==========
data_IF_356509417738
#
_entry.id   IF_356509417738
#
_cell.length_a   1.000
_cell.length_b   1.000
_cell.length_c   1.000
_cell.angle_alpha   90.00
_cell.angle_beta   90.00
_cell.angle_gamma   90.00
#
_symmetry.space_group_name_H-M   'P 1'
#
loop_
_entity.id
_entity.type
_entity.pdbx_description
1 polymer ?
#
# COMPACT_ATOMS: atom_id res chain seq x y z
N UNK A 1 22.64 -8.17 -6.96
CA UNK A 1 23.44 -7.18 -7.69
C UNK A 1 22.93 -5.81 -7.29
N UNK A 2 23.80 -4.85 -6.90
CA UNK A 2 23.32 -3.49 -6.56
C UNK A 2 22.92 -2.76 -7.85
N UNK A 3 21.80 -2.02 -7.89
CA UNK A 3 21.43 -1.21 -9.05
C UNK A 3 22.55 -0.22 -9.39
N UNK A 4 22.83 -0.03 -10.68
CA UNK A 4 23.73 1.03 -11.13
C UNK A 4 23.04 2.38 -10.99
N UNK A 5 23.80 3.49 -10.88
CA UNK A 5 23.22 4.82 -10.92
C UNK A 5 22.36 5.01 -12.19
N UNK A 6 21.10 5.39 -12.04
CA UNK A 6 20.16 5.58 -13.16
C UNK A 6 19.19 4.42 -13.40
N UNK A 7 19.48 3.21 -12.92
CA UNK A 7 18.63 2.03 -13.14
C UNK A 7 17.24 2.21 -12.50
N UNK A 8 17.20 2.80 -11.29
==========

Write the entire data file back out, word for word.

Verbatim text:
data_IF_356509417738
#
_entry.id   IF_356509417738
#
_cell.length_a   1.000
_cell.length_b   1.000
_cell.length_c   1.000
_cell.angle_alpha   90.00
_cell.angle_beta   90.00
_cell.angle_gamma   90.00
#
_symmetry.space_group_name_H-M   'P 1'
#
loop_
_entity.id
_entity.type
_entity.pdbx_description
1 polymer ?
#
# COMPACT_ATOMS: atom_id res chain seq x y z
N UNK A 1 22.64 -8.17 -6.96
CA UNK A 1 23.44 -7.18 -7.69
C UNK A 1 22.93 -5.81 -7.29
N UNK A 2 23.80 -4.85 -6.90
CA UNK A 2 23.32 -3.49 -6.56
C UNK A 2 22.92 -2.76 -7.85
N UNK A 3 21.80 -2.02 -7.89
CA UNK A 3 21.43 -1.21 -9.05
C UNK A 3 22.55 -0.22 -9.39
N UNK A 4 22.83 -0.03 -10.68
CA UNK A 4 23.73 1.03 -11.13
C UNK A 4 23.04 2.38 -10.99
N UNK A 5 23.80 3.49 -10.88
CA UNK A 5 23.22 4.82 -10.92
C UNK A 5 22.36 5.01 -12.19
N UNK A 6 21.10 5.39 -12.04
CA UNK A 6 20.16 5.58 -13.16
C UNK A 6 19.19 4.42 -13.40
N UNK A 7 19.48 3.21 -12.92
CA UNK A 7 18.63 2.03 -13.14
C UNK A 7 17.24 2.21 -12.50
N UNK A 8 17.20 2.80 -11.29